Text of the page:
The MDPC found that some Ithacans were concerned that law enforcement typically viewed drug users as white and sellers as black or Latino. That assumption translates into “a widely held belief among community members of color that law enforcement and treatment providers are more lenient and compassionate towards white community members’ drug use, possession or selling versus black or Latino community members who use, possess or sell,” the report states.

Those assumptions have not made their way to Ithaca’s Community Police Board, which acts as a community-police liaison and fields complaints and compliments from the community to the Ithaca Police Department. When a complaint is made, the board starts an investigation and works to come to a resolution.

In 2015, the board received five complaints and didn’t have any findings against an officer, according to the board’s annual report. There were also 33 written compliments in 2015, the report states. Richard Rogers, co-chair of the board, said it’s rare to have findings against an officer, and it’s also rare that a complaint against an Ithaca police officer is regarding racism. He has served on the board for three years.

“Complaints that state that the police department is acting in a way that’s racist are rare,” Rogers said. “In my tenure, we have not found any officer guilty of any kind of discrimination on a racial basis.”

Services gap

One of the biggest questions about implementing LEAD in Ithaca is where will officers and case managers direct people in need of help? Though the Ithaca Plan aims to boost access to housing and treatment, there are currently few options. Barber said services are something that has to come along with the plan. Seattle has faced a similar problem, Daugaard said.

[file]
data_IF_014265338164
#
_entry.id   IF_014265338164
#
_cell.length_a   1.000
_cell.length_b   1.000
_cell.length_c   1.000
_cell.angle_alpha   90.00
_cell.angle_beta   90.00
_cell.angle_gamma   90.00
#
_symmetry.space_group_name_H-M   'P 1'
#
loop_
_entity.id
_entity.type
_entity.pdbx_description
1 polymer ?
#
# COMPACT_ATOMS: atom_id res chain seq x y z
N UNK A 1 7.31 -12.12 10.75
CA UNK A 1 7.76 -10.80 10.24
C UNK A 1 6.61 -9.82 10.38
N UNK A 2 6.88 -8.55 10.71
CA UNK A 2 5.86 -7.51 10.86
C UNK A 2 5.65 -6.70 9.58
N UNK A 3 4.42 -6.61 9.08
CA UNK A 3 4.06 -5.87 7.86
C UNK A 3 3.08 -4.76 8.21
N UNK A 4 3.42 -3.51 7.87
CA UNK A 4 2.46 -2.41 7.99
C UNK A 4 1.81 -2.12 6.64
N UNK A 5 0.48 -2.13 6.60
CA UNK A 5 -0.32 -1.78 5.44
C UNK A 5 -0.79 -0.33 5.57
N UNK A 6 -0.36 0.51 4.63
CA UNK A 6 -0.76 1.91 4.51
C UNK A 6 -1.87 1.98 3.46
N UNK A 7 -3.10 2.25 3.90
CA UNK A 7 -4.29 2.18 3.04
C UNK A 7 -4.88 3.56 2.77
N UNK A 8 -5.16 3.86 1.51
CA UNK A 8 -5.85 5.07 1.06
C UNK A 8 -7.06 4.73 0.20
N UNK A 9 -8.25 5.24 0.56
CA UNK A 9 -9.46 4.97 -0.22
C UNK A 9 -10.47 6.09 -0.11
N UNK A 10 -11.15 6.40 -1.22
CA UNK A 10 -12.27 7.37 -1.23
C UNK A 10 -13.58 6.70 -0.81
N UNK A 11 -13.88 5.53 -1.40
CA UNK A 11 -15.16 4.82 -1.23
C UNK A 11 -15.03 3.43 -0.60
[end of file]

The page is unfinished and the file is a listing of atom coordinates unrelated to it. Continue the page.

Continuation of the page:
“You can’t divert people to nothing. You can’t ask police and communities for very long to hand people over to a system that’s broken and inadequate, but I think that we are all committed to making sure that system learns from our experience and is built out over time in a way that’s really more capable as doing what we need,” she said.

She said Seattle is a good test for whether it’s still worth trying even when the care structure is only partially built.

“It turns out it is still much better than what we were doing before; it’s just that it can be vastly better,” Daugaard said.

community resources

• Cayuga Addiction Recovery Services,, 607-273-5500, 334 W. State St., Ithaca.

• Alcohol & Drug Council of Tompkins County,, 607-274-6288, 201 E. Green St., Suite 500, Ithaca. 

• Community Coalition for Healthy Youth,, 607-274-5310, 320 W. MLK Jr./State St., Ithaca.

• Ithaca Community Recovery,, 607-216-8754, 518 W. Seneca St., Ithaca.

• Ithaca Health Alliance,, 607-330-1254, 521 W. Seneca St., Ithaca.

Ithaca Plan

The Ithaca Journal is examining the five categories of recommendations in the Ithaca Plan, the city’s new approach to drug policy, in a series of articles.

Those five categories include governance and leadership; education; recovery-oriented treatment, harm reduction and ancillary services; community and economic development; and public safety.

Read the Articles